You have been hired by a contracting company as an information systems security officer, or ISSO, supporting systems for federal clients. One morning, your boss asks you to come to her office. She tells you that you’ll be working on a network security audit. Network security audits, based on FISMA standards, are used annually to determine the effectiveness of our security controls. The boss explains, prior to the security audit, I will need you to test, execute, collect, and compile your results into a security assessment report, or SAR. Once you’re finished, you will submit the report to me and the executive leadership.
Later, you receive a follow-up email from your boss with instructions. First you will conduct a risk and threat assessment of the enterprise network. Next, you will perform black box testing of the network using network analysis tools. After identifying any network vulnerabilities, you will lead efforts to remedy and mitigate those vulnerabilities using appropriate risk management controls. You will then perform a white box test, and compile the results in the final security assessment report. And provide this to leadership, along with an executive briefing in your lab analysis. So management has a baseline view of the security posture of the enterprise network, before the actual external IT audit. The email ends with this note, thank you for taking this on. Our executive leadership is excited to learn of your findings.
Step 1: Conduct a Security Analysis Baseline
In the first step of the project, you will conduct a security analysis baseline of the IT systems, which will include a data-flow diagram of connections and endpoints, and all types of access points, including wireless. The baseline report will be part of the overall security assessment report (SAR).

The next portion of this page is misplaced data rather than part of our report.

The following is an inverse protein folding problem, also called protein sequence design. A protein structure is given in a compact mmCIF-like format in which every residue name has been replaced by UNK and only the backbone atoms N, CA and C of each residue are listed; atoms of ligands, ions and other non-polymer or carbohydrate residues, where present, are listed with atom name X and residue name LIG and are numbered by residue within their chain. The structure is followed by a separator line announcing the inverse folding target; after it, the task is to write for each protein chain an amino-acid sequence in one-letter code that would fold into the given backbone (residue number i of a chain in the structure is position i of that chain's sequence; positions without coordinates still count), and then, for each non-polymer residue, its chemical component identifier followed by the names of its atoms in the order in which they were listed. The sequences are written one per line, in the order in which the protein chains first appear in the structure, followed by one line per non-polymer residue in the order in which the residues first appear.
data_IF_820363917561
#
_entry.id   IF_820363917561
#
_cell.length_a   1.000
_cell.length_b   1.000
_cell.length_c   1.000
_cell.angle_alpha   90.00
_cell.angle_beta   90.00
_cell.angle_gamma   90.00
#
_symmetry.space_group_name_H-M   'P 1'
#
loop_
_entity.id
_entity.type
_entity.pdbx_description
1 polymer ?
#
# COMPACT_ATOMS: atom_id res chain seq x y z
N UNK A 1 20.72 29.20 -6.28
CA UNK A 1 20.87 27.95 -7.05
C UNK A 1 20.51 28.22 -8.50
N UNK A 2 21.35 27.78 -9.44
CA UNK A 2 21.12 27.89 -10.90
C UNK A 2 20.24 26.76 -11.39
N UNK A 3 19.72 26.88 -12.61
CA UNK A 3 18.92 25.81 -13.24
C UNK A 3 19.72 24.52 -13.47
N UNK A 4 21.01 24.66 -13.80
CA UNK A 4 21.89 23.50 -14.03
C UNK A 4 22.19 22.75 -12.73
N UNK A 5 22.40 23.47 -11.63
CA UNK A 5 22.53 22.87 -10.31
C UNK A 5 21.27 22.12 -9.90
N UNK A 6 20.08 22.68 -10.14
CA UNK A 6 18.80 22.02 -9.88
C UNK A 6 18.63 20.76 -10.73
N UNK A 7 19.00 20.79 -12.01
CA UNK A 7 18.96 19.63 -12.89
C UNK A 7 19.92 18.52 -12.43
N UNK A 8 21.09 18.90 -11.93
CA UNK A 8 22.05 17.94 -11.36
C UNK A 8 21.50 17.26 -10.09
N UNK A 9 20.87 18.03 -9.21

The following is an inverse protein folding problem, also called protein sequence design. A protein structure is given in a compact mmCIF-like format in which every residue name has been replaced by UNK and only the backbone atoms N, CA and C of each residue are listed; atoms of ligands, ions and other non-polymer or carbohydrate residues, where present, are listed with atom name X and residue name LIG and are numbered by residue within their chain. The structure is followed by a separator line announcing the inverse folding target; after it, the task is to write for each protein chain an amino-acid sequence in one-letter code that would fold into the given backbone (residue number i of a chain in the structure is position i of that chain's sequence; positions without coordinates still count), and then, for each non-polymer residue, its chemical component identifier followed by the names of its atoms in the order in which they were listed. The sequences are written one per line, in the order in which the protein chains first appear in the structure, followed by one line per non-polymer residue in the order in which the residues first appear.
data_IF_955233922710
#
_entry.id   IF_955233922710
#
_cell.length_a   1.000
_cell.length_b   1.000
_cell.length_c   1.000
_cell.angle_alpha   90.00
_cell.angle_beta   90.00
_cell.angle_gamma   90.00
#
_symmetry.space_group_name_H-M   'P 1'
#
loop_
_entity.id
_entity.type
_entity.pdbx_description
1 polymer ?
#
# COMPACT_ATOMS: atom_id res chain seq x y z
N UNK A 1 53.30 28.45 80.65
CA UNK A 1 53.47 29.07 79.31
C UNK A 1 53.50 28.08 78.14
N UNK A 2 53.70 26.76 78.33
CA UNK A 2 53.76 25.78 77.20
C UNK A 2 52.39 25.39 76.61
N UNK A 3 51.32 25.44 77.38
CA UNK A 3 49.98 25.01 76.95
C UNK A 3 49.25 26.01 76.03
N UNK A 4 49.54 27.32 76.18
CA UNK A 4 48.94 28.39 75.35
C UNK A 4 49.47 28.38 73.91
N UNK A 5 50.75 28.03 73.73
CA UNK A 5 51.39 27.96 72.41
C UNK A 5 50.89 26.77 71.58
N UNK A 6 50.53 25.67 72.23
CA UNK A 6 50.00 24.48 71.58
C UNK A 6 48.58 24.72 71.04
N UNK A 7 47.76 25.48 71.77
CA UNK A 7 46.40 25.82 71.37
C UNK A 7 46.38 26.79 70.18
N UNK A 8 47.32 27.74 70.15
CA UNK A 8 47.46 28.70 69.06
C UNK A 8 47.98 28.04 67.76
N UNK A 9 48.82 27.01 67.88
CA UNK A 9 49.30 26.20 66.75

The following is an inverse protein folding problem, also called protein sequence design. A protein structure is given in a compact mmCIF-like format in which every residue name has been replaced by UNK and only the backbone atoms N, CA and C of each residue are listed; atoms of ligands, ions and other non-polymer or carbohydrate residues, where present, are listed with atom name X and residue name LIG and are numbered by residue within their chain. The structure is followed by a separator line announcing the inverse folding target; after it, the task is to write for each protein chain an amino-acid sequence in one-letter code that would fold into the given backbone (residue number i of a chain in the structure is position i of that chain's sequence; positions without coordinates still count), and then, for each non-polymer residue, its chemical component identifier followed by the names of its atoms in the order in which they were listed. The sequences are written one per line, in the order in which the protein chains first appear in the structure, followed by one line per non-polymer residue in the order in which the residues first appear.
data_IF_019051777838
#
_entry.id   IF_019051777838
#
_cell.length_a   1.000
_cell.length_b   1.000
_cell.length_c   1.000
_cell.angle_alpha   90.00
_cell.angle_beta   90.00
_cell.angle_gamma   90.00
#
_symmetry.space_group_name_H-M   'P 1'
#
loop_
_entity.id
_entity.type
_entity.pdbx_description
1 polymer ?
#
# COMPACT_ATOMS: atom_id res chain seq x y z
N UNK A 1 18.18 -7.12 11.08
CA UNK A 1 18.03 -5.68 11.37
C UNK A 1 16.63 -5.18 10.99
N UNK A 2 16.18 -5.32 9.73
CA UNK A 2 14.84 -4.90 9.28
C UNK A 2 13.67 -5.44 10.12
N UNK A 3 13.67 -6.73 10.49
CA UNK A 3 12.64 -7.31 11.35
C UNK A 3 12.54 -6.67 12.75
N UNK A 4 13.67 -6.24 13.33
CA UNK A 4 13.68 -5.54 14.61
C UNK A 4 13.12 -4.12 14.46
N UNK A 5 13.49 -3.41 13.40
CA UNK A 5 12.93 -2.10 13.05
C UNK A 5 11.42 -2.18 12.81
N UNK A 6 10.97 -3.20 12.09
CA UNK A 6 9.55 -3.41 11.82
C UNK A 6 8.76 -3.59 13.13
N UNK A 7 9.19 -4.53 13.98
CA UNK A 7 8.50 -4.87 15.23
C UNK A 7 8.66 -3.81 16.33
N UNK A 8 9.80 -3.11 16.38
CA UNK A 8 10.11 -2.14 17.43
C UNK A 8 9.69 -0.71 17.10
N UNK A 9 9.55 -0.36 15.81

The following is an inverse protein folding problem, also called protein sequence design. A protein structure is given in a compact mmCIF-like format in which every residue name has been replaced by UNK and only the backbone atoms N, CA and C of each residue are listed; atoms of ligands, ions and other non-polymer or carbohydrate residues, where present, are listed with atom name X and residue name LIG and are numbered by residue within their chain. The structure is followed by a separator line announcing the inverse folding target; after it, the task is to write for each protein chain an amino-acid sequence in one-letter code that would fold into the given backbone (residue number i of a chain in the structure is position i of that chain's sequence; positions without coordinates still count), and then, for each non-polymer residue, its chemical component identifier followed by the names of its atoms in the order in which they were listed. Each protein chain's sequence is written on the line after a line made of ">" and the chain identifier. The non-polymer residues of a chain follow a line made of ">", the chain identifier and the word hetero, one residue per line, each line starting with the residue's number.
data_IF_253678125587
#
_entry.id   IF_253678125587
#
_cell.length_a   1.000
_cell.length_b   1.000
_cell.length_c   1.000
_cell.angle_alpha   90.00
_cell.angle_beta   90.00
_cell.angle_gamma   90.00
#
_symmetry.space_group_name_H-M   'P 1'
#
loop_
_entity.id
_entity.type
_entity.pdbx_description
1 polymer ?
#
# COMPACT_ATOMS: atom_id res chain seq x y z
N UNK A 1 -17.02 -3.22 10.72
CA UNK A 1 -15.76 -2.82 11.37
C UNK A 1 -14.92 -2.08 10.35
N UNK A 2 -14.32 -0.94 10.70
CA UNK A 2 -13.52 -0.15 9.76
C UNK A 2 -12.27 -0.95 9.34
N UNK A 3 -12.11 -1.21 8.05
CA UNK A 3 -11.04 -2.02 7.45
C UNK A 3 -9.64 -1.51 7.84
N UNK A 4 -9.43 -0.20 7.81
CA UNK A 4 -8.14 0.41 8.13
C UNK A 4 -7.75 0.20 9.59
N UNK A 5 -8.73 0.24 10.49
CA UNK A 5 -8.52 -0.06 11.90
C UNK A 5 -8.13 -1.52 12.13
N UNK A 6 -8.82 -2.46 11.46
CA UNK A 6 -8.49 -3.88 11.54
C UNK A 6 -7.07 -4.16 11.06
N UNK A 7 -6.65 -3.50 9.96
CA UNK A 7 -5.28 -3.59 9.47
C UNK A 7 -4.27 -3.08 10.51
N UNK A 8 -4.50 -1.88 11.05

You will get your information from a data-flow diagram and report from the Microsoft Threat Modeling Tool 2016. The scope should include network IT security for the whole organization. Click the following to view the data-flow diagram: [diagram and report]
Include the following areas in this portion of the SAR:
Security requirements and goals for the preliminary security baseline activity.
Typical attacks to enterprise networks and their descriptions. Include Trojans, viruses, worms, denial of service, session hijacking, and social engineering. Include the impacts these attacks have on an organization.
Network infrastructure and diagram, including configuration and connections. Describe the security posture with respect to these components and the security employed: LAN, MAN, WAN, enterprise. Use these questions to guide you:
What are the security risks and concerns?
What are ways to get real-time understanding of the security posture at any time?
How regularly should the security of the enterprise network be tested, and what type of tests should be used?
What are the processes in play, or to be established to respond to an incident?
Workforce skill is a critical success factor in any security program, and any security assessment must also review this component. Lack of a skilled workforce could also be a security vulnerability. Does the security workforce have the requisite technical skills and command of the necessary toolsets to do the job required?